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Systematic review and meta-analysis: the efficiency of bacteriophages previously patented against pathogenic bacteria on food

Abstract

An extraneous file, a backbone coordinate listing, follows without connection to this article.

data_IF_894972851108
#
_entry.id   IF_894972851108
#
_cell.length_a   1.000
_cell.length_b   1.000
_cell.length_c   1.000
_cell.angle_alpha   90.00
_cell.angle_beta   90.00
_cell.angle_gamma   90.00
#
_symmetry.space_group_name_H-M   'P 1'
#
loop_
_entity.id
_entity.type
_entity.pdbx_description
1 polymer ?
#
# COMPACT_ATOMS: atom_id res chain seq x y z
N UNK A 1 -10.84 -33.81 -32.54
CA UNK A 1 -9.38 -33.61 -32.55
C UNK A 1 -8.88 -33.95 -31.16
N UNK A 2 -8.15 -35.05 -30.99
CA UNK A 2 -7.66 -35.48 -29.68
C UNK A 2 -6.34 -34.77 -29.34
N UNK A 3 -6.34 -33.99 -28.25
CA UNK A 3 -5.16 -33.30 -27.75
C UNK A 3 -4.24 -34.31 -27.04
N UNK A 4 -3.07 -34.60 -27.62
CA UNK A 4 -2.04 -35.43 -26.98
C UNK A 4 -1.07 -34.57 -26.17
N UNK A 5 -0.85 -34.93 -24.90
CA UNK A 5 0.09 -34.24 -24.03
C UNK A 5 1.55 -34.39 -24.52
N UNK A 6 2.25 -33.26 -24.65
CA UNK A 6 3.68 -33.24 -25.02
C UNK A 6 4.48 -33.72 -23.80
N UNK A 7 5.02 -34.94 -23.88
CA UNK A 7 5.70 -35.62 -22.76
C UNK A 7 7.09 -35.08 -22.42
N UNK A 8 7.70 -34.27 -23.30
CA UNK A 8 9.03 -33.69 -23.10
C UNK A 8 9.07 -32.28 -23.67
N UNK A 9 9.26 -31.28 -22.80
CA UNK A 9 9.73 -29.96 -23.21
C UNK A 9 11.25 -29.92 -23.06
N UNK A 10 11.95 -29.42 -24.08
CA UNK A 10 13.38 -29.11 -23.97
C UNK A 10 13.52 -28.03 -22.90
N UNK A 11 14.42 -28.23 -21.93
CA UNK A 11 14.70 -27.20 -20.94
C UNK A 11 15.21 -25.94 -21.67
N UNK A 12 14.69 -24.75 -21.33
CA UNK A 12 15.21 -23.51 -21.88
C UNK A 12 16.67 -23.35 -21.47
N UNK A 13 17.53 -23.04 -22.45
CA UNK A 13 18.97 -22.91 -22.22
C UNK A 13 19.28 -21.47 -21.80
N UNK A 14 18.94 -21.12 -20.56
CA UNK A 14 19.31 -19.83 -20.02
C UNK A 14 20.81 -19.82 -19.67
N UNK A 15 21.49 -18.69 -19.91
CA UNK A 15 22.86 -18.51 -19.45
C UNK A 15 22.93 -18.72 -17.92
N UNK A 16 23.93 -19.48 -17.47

Food-borne diseases are a global public health issue with 1 in 10 people falling ill after eating contaminated food every year. In response, the food industry has implemented several new pathogen control strategies, such as biotechnological tools using the direct application of bacteriophages for biological control. We have undertaken a systematic review and meta-analysis that evaluated the efficiency of patented phages as a biological control for food-borne pathogens and determined the physical-chemical characteristics of the antimicrobial effect. Included and excluded criteria was developed. Included criteria: Phage patent files with an application in biological control on food and scientific articles and book chapters that used phages patented for food biological control. Excluded criteria: Patent documents, scientific articles, and book chapters that included phage therapy in humans, animals, and biological control on plants but did not have an application on food were not considered in our study. The systematic analysis identified 77 documents, 46 scientific articles, and 31 documents of patents and 23 articles was included in the meta-analysis. Listeria monocytogenes and Salmonella sp. comprised most of the targets identified in the screening, so that we focused on these strains to do the meta-analysis. There are a total of 383 and 192 experiments for Listeria and Salmonella phages for quantitative data analysis.Indexing databases for the bibliographic search (Scopus, Web of Science (WoS) and PubMed (Medline) were addressed by an automated script written in Python 3 Python Core Team (2015) and deposited on GitHub (https://github.com/glenjasper).A random-effects meta-analysis revealed (i) significant antimicrobial effect of Listeria phages in apple, apple juice, pear, and pear juice, (ii) significant antimicrobial effect of Salmonella phages in eggs, apple, and ready-to-eat chicken, (iii) no heterogeneity was identified in either meta-analysis, (iv) publication bias was detected for Listeria phages but not for Salmonella phages. (v) ListShield and Felix01 phages showed the best result for Listeria and Salmonella biological control, respectively, (vi) concentration of phage and bacteria, time and food had significant effect in the biological control of Listeria, (vii) temperature and time had a significant effect on the antimicrobial activity of Salmonella phages. The systematic review and meta-analyses to determine the efficiency of bacteriophages previously patented against pathogenic bacteria on dairy products, meat, fruits and vegetables. Besides, the discovering of key factors for efficacy, so that future applications of phage biotechnology in foods can be optimally deployed.

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